Summary courtesy of Goodreads:
Cassandra is lost, alone and grieving. Her much loved grandmother, Nell, has just died and Cassandra, her life already shaken by a tragic accident ten years ago, feels like she has lost everything dear to her. But an unexpected and mysterious bequest from Nell turns Cassandra’s life upside down and ends up challenging everything she thought she knew about herself and her family. Inheriting a book of dark and intriguing fairytales written by Eliza Makepeace – the Victorian authoress who disappeared mysteriously in the early twentieth century – Cassandra takes her courage in both hands to follow in the footsteps of Nell on a quest to find out the truth about their history, their family and their past; little knowing that in the process, she will also discover a new life for herself. A foundling, an old book of dark fairy tales, a secret garden, an aristocratic family, a love denied, and a mystery. [… a] story of the past, secrets, family and memory from the international best-selling author Kate Morton.
This book chips away at my summer reading list and I have to admit, although the story is not all that new – it reminds of Wildflower Hill by Kimberley Freeman a book I reviewed a while ago – it did keep me intrigued. And, despite its length, I finished it rather quickly.
**few small spoilers throughout**
I feel like the summary does not provide enough detail about the scope and range of the book. Although the summary focuses on Cassandra, I felt like the plot was more about the mystery Cassandra was solving – the origin of her grandmother. We learn early in the novel that Nell, Cassandra’s grandmother, was found at the age of four in Australia. She has no memory of being lost and was raised believing she was in the midst of her biological family. At the age of 21, her father reveals the truth and this turns Nell’s world upside-down. She essentially rejects all things and people that are familiar to her because she no longer feels a part of the world in which she grew up. I found this really strange, I mean I can understand being angry and wishing to uncover the truth about her parents – but to reject her only source of support and love seems rather odd.
Nell only uncovers part of the story, it seemed that she was put on a ship to Australia from Cornwall, England – we find this out also fairly early on…and it is up to Cassandra to solve the mystery for us. Why not Nell’s daughter, Leslie, you might wonder? Because Leslie essentially severs all ties with Nell and Cassandra for a man. Another strange action for a character to take and one that the author does not set up very well. Might as well have Leslie die as far as I’m concerned because I find it rather baffling that after Nell was distant with Leslie for most of her life, Leslie would turn around and abandon Cassandra altogether.
But, this just covers the surface of the novel. The other plot in this novel involves Cassandra’s ancestors. So the novel moves through time. It is 2005 for Cassandra, 1975 for Nell and 1908-1913 for the mysterious ancestors.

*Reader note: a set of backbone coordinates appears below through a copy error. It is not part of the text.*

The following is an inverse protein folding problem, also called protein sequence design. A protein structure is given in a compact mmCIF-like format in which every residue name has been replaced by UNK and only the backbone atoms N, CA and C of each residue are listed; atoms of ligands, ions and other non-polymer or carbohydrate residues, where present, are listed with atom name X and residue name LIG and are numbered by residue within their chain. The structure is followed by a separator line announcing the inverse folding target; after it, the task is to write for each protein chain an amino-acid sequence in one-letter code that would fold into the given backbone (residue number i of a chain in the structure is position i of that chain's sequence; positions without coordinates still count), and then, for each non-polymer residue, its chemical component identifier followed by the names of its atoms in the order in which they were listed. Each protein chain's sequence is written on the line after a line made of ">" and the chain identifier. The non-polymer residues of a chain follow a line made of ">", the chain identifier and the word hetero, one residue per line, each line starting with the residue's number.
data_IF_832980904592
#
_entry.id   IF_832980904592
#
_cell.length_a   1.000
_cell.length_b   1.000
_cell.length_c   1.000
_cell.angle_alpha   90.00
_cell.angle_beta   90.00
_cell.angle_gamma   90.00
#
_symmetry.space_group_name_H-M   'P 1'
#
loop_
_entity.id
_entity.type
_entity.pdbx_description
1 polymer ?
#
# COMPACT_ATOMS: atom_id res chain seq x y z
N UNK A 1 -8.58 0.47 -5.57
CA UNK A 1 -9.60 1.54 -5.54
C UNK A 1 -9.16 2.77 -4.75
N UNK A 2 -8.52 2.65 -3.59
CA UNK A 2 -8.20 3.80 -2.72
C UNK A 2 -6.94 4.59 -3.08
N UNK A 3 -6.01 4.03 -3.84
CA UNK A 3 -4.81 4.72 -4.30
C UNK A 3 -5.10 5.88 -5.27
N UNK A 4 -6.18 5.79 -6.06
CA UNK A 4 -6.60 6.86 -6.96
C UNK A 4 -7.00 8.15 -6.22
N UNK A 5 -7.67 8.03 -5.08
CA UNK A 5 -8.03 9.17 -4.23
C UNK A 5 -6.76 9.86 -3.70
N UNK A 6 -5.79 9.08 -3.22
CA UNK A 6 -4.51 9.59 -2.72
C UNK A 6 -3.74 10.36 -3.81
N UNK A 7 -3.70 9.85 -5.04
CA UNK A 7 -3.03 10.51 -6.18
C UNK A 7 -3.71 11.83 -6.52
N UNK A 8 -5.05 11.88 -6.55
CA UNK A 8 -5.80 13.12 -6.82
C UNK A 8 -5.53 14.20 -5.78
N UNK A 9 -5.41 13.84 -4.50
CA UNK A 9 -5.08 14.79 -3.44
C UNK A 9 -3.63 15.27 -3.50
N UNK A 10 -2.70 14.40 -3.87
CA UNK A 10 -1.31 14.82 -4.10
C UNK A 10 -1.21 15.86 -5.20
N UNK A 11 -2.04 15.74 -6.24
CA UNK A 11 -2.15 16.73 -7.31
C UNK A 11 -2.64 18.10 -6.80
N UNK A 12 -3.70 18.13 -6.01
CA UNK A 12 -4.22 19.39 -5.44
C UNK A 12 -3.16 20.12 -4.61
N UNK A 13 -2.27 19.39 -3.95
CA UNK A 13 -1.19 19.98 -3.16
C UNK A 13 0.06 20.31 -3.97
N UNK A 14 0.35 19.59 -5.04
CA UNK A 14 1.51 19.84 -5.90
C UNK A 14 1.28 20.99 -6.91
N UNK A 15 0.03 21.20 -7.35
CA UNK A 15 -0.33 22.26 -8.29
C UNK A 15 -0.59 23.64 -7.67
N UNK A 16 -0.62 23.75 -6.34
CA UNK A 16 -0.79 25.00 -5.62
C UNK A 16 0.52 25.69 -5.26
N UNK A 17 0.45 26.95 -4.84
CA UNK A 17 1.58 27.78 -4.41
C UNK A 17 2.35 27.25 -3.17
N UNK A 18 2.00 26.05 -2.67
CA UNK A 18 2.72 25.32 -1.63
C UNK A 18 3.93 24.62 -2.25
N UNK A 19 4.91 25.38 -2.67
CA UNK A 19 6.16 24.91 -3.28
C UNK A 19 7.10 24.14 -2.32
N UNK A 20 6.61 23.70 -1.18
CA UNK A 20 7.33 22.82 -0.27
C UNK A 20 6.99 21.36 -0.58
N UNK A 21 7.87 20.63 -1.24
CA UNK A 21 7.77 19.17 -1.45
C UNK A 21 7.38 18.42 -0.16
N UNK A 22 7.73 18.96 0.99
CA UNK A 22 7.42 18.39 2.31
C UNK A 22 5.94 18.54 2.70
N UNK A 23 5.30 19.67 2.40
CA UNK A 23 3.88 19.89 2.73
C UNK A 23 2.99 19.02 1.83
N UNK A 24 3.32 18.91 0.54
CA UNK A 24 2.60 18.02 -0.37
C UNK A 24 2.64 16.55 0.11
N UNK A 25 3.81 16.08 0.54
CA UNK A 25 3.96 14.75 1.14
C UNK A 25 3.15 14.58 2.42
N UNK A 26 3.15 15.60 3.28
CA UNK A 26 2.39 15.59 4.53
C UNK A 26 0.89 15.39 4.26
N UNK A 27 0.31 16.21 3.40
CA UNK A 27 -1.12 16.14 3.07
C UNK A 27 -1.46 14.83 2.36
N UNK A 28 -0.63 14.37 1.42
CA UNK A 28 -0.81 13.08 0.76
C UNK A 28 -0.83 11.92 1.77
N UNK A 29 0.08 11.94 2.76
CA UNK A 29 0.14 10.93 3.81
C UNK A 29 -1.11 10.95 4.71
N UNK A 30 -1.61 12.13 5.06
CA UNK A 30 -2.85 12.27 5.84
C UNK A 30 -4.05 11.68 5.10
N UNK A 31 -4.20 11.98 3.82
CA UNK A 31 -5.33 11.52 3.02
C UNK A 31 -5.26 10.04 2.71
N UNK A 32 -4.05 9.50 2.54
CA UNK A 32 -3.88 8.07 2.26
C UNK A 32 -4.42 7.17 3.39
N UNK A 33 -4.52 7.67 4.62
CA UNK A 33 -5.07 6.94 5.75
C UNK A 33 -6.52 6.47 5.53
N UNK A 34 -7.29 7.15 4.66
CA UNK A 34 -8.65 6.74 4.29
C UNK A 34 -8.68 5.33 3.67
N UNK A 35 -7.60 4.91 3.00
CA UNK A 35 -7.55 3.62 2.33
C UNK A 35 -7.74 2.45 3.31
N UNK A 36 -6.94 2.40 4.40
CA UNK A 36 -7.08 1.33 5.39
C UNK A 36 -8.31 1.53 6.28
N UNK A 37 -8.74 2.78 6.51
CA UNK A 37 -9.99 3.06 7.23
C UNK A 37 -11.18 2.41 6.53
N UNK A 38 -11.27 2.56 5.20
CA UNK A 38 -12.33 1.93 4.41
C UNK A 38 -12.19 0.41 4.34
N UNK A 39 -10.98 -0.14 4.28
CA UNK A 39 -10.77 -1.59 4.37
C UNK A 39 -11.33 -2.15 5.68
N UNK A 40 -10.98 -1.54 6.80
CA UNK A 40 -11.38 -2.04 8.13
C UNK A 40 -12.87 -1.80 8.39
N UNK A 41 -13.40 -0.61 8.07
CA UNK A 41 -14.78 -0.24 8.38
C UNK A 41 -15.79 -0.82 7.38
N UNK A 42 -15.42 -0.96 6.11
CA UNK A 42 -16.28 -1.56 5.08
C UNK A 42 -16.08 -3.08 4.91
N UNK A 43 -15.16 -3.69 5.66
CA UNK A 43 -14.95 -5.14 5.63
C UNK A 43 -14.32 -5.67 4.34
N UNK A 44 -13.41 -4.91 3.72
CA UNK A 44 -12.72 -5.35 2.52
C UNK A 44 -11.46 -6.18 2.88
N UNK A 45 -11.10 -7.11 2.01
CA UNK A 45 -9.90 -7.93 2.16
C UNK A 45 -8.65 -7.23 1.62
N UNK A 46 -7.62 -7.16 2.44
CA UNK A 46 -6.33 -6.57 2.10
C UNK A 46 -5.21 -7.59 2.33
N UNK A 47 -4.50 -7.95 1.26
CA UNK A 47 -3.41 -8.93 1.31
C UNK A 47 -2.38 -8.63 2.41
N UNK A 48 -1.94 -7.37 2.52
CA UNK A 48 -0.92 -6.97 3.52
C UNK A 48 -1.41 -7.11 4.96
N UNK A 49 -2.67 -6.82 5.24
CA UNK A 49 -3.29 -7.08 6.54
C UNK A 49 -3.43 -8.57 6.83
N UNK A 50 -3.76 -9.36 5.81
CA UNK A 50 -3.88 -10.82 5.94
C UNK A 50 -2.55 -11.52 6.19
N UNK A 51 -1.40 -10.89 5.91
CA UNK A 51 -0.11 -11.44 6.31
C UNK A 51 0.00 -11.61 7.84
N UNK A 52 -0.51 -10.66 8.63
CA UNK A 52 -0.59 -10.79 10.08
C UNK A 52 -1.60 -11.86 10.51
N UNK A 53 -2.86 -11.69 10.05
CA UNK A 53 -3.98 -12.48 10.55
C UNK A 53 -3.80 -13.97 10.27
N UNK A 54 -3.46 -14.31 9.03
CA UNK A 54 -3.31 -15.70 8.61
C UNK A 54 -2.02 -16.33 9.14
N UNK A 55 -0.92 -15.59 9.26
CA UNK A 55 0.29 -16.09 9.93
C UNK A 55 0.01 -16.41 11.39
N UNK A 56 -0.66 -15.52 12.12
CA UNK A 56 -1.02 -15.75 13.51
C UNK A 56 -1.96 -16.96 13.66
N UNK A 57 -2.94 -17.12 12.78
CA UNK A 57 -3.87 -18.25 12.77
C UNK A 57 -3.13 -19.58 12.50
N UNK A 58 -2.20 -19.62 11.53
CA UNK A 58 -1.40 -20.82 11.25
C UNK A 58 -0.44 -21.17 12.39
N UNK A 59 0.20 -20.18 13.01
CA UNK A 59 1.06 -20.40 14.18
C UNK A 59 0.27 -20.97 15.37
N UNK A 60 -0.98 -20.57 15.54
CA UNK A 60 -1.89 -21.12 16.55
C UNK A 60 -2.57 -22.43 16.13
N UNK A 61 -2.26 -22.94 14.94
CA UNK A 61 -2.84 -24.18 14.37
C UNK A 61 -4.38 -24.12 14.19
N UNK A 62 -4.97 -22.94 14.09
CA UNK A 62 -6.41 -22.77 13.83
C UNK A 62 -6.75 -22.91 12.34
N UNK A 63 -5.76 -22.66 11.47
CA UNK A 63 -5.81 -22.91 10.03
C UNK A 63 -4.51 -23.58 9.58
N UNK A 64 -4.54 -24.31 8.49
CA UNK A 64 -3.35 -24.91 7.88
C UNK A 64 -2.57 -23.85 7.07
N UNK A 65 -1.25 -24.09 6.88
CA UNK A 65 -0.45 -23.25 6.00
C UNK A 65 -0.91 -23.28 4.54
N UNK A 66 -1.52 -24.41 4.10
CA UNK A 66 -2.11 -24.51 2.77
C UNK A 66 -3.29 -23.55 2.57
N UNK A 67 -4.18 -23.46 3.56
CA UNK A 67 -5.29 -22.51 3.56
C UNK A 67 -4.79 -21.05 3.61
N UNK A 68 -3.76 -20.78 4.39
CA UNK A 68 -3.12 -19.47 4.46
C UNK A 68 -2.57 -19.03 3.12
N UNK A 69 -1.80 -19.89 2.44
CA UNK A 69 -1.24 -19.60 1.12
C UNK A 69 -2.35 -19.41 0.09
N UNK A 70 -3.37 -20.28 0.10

Morton does move seamlessly through the time periods and establishes a great cast of characters for each time period – but I found myself frustrated with each move. At times I felt like Morton had attempted too much and many, many things were left unearthed or only touched upon briefly. There were moments that I wished could be further explored, investigated and so I was left with questions. Perhaps this is an effect that Morton wished to created – no matter how much we might discover about our past and our ancestor’s lives, we can’t ever truly know who they were and what they felt and experienced every day. We can only piece clues together and fill in the rest with our imagination. As a reader, however, I didn’t like it.
Although Cassandra’s story was touching, it was the story that least interested me partly because it’s almost cliche – woman must reconstruct old house and in the process meets fabulous man and reconstructs own life. Seen it. Read it. Let’s try something different this time, shall we? Really, the only difference is that Cassandra is redoing the garden…the garden that holds all the secrets.
I almost wish each story had been told separately – perhaps in trilogy fashion. Each time period, 2005, 1975 and 1908, is so rich in plot that it could be its own novel.
I will say this, Morton’s writing is strong. It is clean, easy to follow and quite beautiful at times. There are some wonderful fairy tales inserted throughout, written by the Authoress, Eliza Makepeace, that are fun to read. The Forgotten Garden kept me entertained and it was fun to solve the mystery – which became quite evident early on (at least for me it did). Sometimes this was good because it was neat to see the characters figure it out. Most of the time it was annoying because I had to wait so long for them to figure it out.
I was left feeling very sad that I didn’t see Nell solving the mystery since it was so meaningful to her. And, once I discovered Nell’s story, I felt really let down that Morton did not give me more insight into the relationship between her parents and the feelings of her mother…there were many moments that I felt the book was long for all the wrong reasons and the questions I had were not answered. Despite these reactions, The Forgotten Garden is a good book, even though it wasn’t entirely satisfying.
Have you read any books lately that overall are good, but still left you feeling a bit let down?